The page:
Donna RemingtonDonna Remington is the assistant director for career services in Experiential Education & Career Services at Johnson & Wales University in Providence, RI. Donna’s career path includes more than 30 years in marketing, communications, events management, and public relations in a variety of industries before joining JWU in 1999 and EE&CS in 2006. Donna has a Master’s degree from JWU. She is chair of the membership committee of the Rhode Island Career Development Association and co-advisor for Omicron Delta Kappa at JWU. She may be contacted at donna.remington@jwu.edu and 401-598-1180

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Dawn Hernandez   on Monday 11/03/2014 at 10:54 AM

Thank you so much for this article. Addressing the skills learned during study abroad is something students struggle with. I plan on keeping a copy of your article handy for those occasions.

Martin Tillman   on Tuesday 11/04/2014 at 08:26 PM

I'm very pleased to see this article reaching my career service colleagues. I would encourage readers interested in this topic to see my written work on my profile-or google my name . I've researched the impact of education abroad on student career development for many years. I also have supported the development of integrated advising processes whereby students benefit from the professional expertise of both study abroad & career service advisors on campus.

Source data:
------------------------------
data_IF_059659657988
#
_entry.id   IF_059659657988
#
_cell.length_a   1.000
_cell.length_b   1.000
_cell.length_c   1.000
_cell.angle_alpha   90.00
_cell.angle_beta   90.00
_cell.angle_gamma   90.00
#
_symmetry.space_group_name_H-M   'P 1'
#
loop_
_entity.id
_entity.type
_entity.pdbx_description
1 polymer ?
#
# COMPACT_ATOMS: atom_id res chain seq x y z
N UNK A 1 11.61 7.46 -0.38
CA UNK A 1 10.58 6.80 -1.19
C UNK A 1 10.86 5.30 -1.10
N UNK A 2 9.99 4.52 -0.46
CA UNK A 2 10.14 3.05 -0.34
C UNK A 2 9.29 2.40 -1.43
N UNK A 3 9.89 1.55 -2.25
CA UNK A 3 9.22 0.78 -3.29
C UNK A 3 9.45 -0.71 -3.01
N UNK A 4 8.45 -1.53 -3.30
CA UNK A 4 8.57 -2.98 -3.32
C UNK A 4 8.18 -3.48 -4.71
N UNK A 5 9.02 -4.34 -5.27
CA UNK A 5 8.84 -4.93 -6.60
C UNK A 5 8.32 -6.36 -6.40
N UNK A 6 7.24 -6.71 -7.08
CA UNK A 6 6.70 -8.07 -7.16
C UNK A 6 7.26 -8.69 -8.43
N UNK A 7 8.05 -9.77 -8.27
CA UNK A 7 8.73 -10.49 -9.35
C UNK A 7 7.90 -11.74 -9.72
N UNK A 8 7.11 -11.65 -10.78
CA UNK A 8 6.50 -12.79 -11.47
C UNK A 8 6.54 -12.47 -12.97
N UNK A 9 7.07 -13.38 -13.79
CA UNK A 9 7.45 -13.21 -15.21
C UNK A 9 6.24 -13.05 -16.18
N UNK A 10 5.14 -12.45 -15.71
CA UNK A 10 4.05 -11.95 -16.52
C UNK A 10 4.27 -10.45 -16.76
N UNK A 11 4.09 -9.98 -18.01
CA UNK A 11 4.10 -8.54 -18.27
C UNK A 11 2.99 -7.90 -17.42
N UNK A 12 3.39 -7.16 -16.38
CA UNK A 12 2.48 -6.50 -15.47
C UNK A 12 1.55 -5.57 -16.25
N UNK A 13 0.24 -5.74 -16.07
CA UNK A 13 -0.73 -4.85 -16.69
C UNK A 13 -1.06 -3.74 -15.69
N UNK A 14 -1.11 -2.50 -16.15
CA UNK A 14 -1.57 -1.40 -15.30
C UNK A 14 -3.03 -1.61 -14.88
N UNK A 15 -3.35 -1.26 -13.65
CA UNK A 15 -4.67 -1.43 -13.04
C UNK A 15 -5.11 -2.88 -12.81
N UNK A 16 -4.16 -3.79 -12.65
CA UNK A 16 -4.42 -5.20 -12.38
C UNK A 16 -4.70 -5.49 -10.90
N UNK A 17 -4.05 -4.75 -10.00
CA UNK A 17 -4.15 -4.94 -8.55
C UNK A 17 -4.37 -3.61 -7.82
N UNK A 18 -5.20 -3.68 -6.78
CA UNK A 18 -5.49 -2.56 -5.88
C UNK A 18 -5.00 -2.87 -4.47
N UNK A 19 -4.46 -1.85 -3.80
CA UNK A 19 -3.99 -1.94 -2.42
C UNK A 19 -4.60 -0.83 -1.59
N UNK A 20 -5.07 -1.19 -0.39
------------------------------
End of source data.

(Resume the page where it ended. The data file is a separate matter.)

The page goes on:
Marty Tillman
President, Global Career Compass
Assoc. Director, Career Services (ret.)
Johns Hopkins School of Advanced International Studies

Janet de Vries   on Monday 11/10/2014 at 03:37 PM

Casper College's study abroad are 1-3 weeks with a faculty member. I often meet with the classes prior to the trip and give them the "test" questions in advance so they can seek out opportunities. When I did an exchange with a career counselor in the Netherlands, I organized my journal by answering the questions like the ones you posed in your article. Upon return, I did presentations based on my answers to the questions.

Disclaimer: The opinions expressed in the comments shown above are those of the individual comment authors and do not reflect the views or opinions of this organization.